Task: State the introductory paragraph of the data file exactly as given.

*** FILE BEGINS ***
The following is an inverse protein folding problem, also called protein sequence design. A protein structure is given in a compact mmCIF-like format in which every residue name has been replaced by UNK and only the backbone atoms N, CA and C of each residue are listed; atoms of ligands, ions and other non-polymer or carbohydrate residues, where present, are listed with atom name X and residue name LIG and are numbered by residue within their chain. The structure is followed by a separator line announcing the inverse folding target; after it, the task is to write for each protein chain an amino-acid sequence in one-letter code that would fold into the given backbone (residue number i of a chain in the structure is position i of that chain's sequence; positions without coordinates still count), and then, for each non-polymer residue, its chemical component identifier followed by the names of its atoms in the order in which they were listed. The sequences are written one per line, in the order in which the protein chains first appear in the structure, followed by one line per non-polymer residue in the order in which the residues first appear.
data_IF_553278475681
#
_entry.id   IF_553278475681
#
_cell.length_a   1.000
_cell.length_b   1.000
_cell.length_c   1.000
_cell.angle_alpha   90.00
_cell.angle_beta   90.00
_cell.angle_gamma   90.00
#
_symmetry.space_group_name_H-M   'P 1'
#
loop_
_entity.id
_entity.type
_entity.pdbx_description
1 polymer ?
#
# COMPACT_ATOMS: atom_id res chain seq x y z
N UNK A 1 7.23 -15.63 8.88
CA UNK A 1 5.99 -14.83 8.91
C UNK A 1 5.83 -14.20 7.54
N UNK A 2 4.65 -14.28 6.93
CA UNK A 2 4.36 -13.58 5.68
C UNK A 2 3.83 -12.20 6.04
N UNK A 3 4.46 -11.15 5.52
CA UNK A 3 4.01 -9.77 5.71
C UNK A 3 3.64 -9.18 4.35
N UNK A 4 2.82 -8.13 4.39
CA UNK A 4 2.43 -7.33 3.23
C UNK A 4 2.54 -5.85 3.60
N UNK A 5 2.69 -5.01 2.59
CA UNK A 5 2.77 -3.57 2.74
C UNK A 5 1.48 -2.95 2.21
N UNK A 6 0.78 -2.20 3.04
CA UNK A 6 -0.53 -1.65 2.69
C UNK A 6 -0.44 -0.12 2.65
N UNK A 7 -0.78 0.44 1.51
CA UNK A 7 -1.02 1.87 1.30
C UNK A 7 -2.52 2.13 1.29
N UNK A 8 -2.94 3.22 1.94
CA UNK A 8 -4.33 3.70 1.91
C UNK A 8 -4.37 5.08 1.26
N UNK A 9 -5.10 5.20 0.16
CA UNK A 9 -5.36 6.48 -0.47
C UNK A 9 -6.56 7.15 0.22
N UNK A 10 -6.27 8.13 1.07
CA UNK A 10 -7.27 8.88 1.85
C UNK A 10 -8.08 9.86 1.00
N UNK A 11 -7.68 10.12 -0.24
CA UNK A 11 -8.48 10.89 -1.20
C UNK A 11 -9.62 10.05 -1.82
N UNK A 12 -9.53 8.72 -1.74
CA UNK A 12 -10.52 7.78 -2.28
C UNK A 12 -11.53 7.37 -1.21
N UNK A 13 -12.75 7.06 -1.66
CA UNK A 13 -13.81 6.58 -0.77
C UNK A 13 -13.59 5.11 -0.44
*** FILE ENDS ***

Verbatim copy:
The following is an inverse protein folding problem, also called protein sequence design. A protein structure is given in a compact mmCIF-like format in which every residue name has been replaced by UNK and only the backbone atoms N, CA and C of each residue are listed; atoms of ligands, ions and other non-polymer or carbohydrate residues, where present, are listed with atom name X and residue name LIG and are numbered by residue within their chain. The structure is followed by a separator line announcing the inverse folding target; after it, the task is to write for each protein chain an amino-acid sequence in one-letter code that would fold into the given backbone (residue number i of a chain in the structure is position i of that chain's sequence; positions without coordinates still count), and then, for each non-polymer residue, its chemical component identifier followed by the names of its atoms in the order in which they were listed. The sequences are written one per line, in the order in which the protein chains first appear in the structure, followed by one line per non-polymer residue in the order in which the residues first appear.